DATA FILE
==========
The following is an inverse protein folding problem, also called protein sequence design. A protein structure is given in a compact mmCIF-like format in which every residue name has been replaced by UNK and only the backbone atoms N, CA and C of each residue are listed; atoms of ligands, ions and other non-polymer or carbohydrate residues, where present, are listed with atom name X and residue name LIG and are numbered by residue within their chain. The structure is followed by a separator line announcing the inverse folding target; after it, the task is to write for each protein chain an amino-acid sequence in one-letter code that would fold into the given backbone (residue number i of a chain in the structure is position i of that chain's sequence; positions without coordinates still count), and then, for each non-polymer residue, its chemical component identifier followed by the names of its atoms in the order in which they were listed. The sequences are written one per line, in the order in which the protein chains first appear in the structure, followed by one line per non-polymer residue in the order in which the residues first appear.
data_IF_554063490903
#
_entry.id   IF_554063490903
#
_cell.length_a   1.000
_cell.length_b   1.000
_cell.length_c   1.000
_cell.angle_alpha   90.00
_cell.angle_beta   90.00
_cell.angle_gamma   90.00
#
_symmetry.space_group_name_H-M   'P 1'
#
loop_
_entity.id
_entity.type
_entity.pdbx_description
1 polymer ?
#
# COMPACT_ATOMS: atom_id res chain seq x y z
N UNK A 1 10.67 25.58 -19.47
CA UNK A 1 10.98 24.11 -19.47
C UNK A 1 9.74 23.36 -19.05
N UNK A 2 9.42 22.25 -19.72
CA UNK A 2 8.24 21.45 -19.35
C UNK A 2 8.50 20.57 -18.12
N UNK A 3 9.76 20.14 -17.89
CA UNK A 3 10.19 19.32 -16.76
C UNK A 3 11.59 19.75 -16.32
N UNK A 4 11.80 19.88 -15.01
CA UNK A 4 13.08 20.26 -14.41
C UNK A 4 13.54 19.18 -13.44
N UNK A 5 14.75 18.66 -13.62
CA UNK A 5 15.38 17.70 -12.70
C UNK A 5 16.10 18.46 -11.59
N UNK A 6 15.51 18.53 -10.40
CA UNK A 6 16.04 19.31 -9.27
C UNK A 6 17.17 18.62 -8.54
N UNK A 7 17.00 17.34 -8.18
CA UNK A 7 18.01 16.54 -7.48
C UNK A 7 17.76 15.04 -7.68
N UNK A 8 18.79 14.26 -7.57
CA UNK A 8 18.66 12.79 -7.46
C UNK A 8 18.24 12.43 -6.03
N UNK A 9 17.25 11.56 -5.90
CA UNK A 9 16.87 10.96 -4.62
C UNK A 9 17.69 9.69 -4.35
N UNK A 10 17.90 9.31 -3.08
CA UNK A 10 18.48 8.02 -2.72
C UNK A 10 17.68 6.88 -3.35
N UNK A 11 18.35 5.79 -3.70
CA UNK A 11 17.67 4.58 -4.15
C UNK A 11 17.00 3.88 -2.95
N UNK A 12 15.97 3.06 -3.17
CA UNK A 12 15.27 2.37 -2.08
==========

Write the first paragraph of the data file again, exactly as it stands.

The following is an inverse protein folding problem, also called protein sequence design. A protein structure is given in a compact mmCIF-like format in which every residue name has been replaced by UNK and only the backbone atoms N, CA and C of each residue are listed; atoms of ligands, ions and other non-polymer or carbohydrate residues, where present, are listed with atom name X and residue name LIG and are numbered by residue within their chain. The structure is followed by a separator line announcing the inverse folding target; after it, the task is to write for each protein chain an amino-acid sequence in one-letter code that would fold into the given backbone (residue number i of a chain in the structure is position i of that chain's sequence; positions without coordinates still count), and then, for each non-polymer residue, its chemical component identifier followed by the names of its atoms in the order in which they were listed. The sequences are written one per line, in the order in which the protein chains first appear in the structure, followed by one line per non-polymer residue in the order in which the residues first appear.